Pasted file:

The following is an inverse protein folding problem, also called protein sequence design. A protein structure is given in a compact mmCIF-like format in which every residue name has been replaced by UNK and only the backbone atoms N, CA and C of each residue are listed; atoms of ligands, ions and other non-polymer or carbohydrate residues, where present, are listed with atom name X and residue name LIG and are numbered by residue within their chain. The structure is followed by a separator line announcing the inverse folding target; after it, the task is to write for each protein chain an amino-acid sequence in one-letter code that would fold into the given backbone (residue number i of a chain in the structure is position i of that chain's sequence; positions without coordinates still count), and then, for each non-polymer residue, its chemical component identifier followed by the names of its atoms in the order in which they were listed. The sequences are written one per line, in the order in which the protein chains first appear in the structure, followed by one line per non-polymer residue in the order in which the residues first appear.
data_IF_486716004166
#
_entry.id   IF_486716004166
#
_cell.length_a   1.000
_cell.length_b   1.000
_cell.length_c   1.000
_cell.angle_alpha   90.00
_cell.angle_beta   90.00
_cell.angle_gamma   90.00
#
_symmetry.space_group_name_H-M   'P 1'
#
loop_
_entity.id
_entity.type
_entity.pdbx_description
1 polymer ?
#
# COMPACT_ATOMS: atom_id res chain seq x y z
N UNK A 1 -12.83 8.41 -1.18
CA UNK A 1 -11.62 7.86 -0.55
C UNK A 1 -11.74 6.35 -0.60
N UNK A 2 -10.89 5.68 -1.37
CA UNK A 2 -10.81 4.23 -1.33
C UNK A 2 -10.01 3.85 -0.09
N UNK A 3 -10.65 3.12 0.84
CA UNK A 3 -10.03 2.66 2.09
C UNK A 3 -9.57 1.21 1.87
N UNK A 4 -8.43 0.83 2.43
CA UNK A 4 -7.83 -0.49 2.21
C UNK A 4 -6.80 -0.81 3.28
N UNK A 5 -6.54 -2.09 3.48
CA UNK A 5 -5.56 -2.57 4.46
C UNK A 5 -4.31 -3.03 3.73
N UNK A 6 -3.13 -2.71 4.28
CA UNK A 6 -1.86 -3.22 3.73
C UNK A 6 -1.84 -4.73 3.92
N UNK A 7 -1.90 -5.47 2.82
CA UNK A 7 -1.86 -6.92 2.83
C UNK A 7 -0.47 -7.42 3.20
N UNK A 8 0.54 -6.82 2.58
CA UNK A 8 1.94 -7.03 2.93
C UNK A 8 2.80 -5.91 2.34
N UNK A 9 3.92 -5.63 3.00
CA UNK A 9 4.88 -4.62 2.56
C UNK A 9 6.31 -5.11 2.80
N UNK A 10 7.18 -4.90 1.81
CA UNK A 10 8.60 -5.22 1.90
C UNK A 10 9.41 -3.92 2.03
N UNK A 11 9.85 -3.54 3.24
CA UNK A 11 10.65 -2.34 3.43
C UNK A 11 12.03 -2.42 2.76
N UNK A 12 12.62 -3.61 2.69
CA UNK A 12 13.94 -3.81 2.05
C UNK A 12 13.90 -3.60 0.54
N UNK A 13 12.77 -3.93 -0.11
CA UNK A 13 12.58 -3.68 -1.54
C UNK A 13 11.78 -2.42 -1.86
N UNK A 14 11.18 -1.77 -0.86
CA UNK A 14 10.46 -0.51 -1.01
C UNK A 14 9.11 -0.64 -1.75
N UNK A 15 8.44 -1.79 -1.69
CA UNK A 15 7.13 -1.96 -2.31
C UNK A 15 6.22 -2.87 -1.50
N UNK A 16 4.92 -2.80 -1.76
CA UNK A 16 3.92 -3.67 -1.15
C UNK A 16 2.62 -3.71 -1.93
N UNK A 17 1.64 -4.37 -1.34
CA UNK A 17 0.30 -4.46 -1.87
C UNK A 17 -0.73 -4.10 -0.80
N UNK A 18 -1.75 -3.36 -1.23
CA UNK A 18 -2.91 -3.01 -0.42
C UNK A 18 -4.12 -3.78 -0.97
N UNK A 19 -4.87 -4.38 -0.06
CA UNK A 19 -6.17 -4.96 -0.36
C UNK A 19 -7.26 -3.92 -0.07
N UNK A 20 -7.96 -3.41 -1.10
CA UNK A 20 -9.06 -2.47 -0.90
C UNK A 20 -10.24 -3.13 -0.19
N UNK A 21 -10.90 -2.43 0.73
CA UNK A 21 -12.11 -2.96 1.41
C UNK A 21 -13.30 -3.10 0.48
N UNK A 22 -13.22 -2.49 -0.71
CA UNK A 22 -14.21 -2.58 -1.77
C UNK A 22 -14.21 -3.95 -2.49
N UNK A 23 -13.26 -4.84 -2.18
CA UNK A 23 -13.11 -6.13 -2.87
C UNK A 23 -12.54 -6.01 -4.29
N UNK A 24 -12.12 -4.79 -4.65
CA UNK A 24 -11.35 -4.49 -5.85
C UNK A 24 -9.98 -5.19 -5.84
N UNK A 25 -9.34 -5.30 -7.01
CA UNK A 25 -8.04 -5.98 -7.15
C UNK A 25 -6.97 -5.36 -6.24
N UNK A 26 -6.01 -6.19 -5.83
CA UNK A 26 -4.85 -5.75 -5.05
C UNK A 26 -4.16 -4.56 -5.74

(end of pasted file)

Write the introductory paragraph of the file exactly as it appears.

The following is an inverse protein folding problem, also called protein sequence design. A protein structure is given in a compact mmCIF-like format in which every residue name has been replaced by UNK and only the backbone atoms N, CA and C of each residue are listed; atoms of ligands, ions and other non-polymer or carbohydrate residues, where present, are listed with atom name X and residue name LIG and are numbered by residue within their chain. The structure is followed by a separator line announcing the inverse folding target; after it, the task is to write for each protein chain an amino-acid sequence in one-letter code that would fold into the given backbone (residue number i of a chain in the structure is position i of that chain's sequence; positions without coordinates still count), and then, for each non-polymer residue, its chemical component identifier followed by the names of its atoms in the order in which they were listed. The sequences are written one per line, in the order in which the protein chains first appear in the structure, followed by one line per non-polymer residue in the order in which the residues first appear.